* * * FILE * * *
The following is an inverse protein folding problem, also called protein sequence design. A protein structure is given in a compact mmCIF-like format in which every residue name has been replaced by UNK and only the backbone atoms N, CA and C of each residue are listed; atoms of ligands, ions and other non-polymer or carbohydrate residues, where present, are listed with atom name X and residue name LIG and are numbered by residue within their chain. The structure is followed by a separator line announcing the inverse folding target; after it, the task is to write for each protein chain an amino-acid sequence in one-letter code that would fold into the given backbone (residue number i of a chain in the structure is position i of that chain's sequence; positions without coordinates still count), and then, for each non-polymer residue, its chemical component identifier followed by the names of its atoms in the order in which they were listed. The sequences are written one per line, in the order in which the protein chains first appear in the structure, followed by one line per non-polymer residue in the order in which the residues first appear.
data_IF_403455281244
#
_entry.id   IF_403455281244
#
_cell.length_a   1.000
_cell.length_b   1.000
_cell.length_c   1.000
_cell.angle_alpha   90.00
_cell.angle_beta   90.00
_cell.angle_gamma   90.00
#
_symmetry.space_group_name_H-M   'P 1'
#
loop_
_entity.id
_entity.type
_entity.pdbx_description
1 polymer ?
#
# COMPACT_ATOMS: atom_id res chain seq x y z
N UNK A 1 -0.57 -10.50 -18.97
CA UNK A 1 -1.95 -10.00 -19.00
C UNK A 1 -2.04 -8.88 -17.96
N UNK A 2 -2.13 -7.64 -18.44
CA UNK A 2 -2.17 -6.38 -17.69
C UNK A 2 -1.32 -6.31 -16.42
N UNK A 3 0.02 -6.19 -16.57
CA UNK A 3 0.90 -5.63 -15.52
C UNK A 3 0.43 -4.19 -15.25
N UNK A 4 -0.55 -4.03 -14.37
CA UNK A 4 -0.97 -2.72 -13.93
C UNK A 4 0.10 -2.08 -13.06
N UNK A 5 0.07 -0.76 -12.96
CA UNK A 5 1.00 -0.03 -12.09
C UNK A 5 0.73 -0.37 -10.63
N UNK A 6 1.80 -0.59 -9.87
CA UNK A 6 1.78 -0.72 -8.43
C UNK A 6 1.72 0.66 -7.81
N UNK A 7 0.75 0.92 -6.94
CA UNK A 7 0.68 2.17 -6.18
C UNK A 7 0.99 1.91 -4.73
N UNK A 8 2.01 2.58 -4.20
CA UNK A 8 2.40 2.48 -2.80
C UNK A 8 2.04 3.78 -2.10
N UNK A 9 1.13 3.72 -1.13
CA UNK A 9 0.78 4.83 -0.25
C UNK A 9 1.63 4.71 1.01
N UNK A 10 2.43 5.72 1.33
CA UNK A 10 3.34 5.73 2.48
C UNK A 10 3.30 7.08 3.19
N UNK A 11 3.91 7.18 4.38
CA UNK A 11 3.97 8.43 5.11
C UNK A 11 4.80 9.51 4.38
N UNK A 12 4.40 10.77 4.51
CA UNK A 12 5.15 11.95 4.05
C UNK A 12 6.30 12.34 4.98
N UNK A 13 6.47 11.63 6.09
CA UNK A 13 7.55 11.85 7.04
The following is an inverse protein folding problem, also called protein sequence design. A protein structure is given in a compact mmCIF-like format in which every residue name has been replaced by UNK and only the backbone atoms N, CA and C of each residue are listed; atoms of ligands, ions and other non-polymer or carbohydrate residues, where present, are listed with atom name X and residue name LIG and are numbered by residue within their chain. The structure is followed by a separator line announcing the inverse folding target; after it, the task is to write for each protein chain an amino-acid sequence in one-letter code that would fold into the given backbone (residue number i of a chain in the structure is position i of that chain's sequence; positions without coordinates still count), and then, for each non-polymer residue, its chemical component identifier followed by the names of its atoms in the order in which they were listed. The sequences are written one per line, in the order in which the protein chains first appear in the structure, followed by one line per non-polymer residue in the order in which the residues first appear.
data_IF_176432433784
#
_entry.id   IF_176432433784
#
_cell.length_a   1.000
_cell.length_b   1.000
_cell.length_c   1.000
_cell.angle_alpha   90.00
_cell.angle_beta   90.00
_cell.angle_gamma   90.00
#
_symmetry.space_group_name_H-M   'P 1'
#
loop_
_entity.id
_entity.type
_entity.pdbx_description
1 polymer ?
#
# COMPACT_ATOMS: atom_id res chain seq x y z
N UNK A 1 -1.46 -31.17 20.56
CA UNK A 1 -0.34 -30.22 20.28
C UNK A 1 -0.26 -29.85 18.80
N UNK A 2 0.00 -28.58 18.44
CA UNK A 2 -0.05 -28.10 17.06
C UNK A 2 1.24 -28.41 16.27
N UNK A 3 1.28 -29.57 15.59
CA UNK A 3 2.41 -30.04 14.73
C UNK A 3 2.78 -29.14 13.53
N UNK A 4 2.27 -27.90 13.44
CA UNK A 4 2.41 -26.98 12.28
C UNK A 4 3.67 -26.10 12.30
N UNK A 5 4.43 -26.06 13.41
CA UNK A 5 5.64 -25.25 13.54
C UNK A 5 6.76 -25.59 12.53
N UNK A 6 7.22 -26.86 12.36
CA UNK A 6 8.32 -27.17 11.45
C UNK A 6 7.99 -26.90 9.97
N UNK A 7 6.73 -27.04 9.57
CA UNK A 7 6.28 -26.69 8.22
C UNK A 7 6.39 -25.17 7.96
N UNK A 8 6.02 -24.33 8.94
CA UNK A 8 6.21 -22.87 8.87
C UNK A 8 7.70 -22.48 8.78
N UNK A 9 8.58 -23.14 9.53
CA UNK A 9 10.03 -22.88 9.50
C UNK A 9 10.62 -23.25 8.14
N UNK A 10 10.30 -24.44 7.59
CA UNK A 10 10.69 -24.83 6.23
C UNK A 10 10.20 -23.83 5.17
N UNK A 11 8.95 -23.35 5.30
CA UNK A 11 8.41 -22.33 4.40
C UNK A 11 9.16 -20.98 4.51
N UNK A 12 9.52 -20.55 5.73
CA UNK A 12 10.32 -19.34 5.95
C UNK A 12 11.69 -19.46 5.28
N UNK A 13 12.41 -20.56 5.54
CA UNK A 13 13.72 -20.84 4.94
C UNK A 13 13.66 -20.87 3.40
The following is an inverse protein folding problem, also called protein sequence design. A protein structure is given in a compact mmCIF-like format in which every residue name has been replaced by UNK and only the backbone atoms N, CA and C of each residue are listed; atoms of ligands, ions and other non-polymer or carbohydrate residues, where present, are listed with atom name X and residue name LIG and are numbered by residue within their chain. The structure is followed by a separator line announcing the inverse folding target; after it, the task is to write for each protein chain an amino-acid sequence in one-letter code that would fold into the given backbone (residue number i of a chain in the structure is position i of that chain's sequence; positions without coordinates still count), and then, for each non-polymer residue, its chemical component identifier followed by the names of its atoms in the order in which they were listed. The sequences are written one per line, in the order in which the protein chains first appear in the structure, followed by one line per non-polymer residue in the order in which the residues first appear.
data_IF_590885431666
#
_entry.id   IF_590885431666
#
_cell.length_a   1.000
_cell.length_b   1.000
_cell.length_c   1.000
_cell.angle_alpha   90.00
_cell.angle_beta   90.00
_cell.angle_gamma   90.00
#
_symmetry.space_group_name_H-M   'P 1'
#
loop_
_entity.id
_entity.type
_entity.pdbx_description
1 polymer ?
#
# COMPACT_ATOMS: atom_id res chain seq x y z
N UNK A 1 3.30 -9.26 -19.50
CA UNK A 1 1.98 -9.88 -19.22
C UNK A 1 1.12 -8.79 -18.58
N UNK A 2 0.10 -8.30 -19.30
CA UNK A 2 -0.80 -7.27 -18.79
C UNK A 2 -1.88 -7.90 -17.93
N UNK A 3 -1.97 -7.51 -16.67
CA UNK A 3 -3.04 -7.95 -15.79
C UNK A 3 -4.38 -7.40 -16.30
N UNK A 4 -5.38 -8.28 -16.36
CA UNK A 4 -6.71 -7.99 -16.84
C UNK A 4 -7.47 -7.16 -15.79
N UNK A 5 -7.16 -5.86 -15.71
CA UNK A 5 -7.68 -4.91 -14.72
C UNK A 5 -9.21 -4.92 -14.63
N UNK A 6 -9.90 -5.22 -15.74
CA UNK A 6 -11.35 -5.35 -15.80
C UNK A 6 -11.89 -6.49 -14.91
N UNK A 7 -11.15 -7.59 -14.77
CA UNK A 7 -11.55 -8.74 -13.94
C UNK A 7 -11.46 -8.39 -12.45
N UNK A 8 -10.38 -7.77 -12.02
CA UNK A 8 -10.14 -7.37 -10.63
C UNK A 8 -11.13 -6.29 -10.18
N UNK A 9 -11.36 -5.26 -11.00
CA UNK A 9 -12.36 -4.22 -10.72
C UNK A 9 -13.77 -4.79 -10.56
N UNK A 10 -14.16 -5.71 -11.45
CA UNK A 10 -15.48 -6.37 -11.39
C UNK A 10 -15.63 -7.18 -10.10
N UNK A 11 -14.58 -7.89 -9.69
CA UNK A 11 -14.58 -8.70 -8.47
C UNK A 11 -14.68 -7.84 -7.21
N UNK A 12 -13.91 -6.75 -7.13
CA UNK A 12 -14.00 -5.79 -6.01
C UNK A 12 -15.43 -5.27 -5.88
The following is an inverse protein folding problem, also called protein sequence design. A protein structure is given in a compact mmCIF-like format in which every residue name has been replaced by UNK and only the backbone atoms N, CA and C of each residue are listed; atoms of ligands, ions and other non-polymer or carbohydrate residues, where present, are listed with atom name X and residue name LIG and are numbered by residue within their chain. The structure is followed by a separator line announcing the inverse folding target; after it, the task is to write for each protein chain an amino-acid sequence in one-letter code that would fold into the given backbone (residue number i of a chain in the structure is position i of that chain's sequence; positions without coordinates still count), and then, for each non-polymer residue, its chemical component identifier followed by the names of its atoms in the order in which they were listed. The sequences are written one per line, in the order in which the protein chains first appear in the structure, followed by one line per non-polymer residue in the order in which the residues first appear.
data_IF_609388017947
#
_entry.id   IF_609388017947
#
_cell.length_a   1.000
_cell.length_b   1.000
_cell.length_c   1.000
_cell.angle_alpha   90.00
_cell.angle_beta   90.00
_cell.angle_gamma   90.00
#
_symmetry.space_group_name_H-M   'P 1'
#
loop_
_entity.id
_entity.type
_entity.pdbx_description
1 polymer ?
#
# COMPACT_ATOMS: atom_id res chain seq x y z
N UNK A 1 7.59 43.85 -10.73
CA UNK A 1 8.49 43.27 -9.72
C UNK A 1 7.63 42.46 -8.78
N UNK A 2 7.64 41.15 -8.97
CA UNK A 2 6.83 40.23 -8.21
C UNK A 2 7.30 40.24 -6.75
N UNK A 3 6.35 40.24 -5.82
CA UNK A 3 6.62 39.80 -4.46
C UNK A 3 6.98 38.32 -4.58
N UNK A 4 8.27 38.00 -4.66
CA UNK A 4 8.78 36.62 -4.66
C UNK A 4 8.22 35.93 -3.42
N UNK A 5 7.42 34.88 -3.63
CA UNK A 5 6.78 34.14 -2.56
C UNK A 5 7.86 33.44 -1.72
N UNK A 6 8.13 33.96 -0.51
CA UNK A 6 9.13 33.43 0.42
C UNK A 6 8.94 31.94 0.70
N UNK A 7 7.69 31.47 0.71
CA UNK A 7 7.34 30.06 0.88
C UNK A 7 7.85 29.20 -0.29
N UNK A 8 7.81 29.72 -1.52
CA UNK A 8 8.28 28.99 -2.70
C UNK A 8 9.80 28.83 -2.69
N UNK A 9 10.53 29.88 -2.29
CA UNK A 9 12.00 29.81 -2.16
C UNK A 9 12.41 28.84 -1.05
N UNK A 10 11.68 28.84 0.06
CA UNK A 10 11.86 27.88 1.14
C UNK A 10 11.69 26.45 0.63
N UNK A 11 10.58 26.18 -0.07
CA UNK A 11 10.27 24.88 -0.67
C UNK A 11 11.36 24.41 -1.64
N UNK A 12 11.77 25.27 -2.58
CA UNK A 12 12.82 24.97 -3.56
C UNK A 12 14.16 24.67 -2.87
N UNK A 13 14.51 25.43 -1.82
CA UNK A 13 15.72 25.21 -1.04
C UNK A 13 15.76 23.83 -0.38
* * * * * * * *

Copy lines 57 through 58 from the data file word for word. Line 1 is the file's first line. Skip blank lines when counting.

C UNK A 12 6.30 12.34 4.98
N UNK A 13 6.47 11.63 6.09